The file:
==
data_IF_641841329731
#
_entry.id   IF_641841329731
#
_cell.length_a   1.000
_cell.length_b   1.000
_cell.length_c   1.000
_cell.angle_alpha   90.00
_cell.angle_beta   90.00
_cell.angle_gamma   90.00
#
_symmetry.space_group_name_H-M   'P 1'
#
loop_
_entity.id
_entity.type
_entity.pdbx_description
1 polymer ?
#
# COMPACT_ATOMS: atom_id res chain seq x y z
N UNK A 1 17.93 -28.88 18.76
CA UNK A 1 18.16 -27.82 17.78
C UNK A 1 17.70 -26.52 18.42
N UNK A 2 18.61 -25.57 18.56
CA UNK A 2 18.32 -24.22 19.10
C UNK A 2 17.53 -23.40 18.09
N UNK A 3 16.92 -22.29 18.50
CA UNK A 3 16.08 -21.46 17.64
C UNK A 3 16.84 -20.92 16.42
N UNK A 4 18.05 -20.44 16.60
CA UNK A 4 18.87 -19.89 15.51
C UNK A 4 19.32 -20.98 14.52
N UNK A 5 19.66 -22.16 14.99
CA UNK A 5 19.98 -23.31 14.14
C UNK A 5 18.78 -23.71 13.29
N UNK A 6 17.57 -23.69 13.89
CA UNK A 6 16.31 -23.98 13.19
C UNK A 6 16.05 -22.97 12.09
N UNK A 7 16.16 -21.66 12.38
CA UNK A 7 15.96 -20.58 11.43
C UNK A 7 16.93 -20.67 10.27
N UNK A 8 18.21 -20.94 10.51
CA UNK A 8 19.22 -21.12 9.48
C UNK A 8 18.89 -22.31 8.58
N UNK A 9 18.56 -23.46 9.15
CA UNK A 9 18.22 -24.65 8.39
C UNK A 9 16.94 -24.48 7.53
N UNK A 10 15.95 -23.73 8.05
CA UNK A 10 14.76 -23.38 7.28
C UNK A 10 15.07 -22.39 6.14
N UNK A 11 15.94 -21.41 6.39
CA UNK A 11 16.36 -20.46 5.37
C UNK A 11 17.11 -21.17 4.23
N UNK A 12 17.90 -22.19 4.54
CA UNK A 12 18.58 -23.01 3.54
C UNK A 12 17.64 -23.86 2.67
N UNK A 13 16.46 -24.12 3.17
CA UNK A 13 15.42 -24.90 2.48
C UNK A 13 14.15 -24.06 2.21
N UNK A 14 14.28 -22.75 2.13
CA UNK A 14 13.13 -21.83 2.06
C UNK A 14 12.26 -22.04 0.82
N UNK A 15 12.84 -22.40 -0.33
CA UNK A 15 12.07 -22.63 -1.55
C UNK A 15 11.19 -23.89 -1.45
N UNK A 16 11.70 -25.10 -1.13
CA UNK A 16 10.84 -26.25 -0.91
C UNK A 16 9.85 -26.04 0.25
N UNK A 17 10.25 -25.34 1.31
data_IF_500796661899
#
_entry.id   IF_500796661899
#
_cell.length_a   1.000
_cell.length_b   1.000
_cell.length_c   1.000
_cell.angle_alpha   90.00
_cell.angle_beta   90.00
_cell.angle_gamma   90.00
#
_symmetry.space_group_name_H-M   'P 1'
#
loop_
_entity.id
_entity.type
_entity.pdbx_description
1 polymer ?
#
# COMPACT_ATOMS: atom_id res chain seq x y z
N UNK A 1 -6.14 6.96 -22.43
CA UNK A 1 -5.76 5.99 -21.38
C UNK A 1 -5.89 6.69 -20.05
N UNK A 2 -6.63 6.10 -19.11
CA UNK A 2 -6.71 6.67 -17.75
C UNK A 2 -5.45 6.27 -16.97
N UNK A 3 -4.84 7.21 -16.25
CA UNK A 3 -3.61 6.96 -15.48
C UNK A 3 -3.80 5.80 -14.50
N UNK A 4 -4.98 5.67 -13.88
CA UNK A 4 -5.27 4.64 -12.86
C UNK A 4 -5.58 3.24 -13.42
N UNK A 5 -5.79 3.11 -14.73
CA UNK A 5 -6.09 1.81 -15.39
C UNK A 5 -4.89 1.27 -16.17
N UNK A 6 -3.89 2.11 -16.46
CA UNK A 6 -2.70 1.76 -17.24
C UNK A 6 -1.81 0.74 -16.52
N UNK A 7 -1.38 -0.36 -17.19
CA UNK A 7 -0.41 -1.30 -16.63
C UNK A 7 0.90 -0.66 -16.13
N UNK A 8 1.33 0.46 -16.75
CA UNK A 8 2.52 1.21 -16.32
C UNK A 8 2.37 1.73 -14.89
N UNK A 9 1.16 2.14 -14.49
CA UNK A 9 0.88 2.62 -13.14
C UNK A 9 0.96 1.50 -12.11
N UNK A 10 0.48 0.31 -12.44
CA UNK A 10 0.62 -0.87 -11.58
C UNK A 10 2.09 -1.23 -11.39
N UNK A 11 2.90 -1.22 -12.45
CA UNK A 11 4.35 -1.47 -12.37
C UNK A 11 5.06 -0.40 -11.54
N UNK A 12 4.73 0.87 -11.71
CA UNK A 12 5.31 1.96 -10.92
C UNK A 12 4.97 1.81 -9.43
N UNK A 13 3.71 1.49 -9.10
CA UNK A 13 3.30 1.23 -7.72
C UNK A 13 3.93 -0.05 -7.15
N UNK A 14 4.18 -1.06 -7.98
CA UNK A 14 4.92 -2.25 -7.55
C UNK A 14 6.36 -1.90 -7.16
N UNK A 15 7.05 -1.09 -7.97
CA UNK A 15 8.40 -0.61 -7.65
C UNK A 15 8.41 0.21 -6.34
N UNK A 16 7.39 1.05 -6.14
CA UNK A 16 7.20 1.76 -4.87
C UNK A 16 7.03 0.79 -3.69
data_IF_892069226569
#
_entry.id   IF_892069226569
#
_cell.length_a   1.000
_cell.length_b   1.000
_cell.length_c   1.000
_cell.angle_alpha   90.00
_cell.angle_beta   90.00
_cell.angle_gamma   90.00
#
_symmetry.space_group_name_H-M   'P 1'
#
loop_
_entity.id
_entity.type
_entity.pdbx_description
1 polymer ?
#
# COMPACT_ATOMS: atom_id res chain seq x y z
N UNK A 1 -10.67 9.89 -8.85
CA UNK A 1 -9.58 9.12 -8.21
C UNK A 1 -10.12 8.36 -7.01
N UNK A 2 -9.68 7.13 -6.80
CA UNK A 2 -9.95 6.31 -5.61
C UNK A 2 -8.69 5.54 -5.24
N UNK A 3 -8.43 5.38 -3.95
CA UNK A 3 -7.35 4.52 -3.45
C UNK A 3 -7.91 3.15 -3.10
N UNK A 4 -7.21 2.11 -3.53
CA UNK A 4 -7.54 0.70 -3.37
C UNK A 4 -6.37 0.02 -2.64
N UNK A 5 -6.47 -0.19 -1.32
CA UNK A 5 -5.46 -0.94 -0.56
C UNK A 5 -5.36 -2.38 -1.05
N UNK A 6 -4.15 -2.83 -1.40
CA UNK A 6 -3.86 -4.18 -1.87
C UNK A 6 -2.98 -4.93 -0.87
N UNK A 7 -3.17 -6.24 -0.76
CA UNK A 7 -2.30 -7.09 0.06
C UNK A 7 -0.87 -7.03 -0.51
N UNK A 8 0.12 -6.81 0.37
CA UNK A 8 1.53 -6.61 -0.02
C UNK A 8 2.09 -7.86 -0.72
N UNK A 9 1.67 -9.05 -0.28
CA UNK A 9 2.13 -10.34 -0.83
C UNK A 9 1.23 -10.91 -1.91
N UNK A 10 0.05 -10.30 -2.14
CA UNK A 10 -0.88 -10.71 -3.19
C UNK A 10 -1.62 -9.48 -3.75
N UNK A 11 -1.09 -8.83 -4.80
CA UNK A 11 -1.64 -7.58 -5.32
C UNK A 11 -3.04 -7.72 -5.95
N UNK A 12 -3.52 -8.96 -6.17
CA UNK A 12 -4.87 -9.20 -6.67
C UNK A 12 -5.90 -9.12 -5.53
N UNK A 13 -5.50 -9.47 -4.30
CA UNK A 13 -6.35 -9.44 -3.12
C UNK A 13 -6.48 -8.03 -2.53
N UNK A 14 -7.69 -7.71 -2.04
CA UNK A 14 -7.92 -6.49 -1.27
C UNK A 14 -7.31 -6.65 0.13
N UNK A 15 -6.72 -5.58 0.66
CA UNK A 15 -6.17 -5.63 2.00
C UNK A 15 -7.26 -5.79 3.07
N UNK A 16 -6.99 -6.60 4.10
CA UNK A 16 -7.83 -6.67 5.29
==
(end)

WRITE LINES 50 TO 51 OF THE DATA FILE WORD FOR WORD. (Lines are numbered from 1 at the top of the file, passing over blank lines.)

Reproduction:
C UNK A 10 15.07 -22.39 6.14
N UNK A 11 15.94 -21.41 6.39